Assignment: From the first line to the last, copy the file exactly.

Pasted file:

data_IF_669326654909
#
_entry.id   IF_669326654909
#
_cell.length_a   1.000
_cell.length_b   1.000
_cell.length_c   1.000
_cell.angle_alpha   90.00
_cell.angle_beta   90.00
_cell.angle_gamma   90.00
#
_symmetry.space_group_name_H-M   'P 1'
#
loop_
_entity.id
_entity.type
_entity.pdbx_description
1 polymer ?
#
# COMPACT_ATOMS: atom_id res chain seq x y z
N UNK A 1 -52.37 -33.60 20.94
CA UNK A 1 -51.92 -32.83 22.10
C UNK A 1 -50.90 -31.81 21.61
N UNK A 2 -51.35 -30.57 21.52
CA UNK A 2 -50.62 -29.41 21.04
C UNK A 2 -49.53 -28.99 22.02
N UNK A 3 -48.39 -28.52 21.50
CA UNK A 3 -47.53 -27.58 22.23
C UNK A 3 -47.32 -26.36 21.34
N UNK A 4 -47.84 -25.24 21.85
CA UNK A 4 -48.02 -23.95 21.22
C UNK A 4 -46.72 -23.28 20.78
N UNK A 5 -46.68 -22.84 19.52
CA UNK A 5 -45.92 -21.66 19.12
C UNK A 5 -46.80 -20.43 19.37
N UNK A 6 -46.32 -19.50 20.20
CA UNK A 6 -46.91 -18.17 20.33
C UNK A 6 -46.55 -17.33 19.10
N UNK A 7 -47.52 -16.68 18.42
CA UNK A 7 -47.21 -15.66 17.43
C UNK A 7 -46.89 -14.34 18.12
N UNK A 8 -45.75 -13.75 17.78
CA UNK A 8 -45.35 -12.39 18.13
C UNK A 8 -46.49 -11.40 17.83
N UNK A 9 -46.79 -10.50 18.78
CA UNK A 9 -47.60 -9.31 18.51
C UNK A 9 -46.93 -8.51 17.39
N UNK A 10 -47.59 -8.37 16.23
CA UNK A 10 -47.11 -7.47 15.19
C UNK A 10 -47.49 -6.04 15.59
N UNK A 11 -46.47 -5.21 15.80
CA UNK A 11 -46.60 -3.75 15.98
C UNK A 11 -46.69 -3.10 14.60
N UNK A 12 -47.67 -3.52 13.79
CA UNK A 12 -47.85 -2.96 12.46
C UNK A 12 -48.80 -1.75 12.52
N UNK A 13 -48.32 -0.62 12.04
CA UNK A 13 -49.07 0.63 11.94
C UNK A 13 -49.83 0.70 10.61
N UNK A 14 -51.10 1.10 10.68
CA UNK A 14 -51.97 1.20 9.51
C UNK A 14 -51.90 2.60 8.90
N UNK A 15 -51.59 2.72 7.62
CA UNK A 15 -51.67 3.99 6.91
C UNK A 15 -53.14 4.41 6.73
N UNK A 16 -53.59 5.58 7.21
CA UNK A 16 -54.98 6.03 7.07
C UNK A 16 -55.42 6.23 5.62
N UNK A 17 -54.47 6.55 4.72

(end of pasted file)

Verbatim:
data_IF_669326654909
#
_entry.id   IF_669326654909
#
_cell.length_a   1.000
_cell.length_b   1.000
_cell.length_c   1.000
_cell.angle_alpha   90.00
_cell.angle_beta   90.00
_cell.angle_gamma   90.00
#
_symmetry.space_group_name_H-M   'P 1'
#
loop_
_entity.id
_entity.type
_entity.pdbx_description
1 polymer ?
#
# COMPACT_ATOMS: atom_id res chain seq x y z
N UNK A 1 -52.37 -33.60 20.94
CA UNK A 1 -51.92 -32.83 22.10
C UNK A 1 -50.90 -31.81 21.61
N UNK A 2 -51.35 -30.57 21.52
CA UNK A 2 -50.62 -29.41 21.04
C UNK A 2 -49.53 -28.99 22.02
N UNK A 3 -48.39 -28.52 21.50
CA UNK A 3 -47.53 -27.58 22.23
C UNK A 3 -47.32 -26.36 21.34
N UNK A 4 -47.84 -25.24 21.85
CA UNK A 4 -48.02 -23.95 21.22
C UNK A 4 -46.72 -23.28 20.78
N UNK A 5 -46.68 -22.84 19.52
CA UNK A 5 -45.92 -21.66 19.12
C UNK A 5 -46.80 -20.43 19.37
N UNK A 6 -46.32 -19.50 20.20
CA UNK A 6 -46.91 -18.17 20.33
C UNK A 6 -46.55 -17.33 19.10
N UNK A 7 -47.52 -16.68 18.42
CA UNK A 7 -47.21 -15.66 17.43
C UNK A 7 -46.89 -14.34 18.12
N UNK A 8 -45.75 -13.75 17.78
CA UNK A 8 -45.35 -12.39 18.13
C UNK A 8 -46.49 -11.40 17.83
N UNK A 9 -46.79 -10.50 18.78
CA UNK A 9 -47.60 -9.31 18.51
C UNK A 9 -46.93 -8.51 17.39
N UNK A 10 -47.59 -8.37 16.23
CA UNK A 10 -47.11 -7.47 15.19
C UNK A 10 -47.49 -6.04 15.59
N UNK A 11 -46.47 -5.21 15.80
CA UNK A 11 -46.60 -3.75 15.98
C UNK A 11 -46.69 -3.10 14.60
N UNK A 12 -47.67 -3.52 13.79
CA UNK A 12 -47.85 -2.96 12.46
C UNK A 12 -48.80 -1.75 12.52
N UNK A 13 -48.32 -0.62 12.04
CA UNK A 13 -49.07 0.63 11.94
C UNK A 13 -49.83 0.70 10.61
N UNK A 14 -51.10 1.10 10.68
CA UNK A 14 -51.97 1.20 9.51
C UNK A 14 -51.90 2.60 8.90
N UNK A 15 -51.59 2.72 7.62
CA UNK A 15 -51.67 3.99 6.91
C UNK A 15 -53.14 4.41 6.73
N UNK A 16 -53.59 5.58 7.21
CA UNK A 16 -54.98 6.03 7.07
C UNK A 16 -55.42 6.23 5.62
N UNK A 17 -54.47 6.55 4.72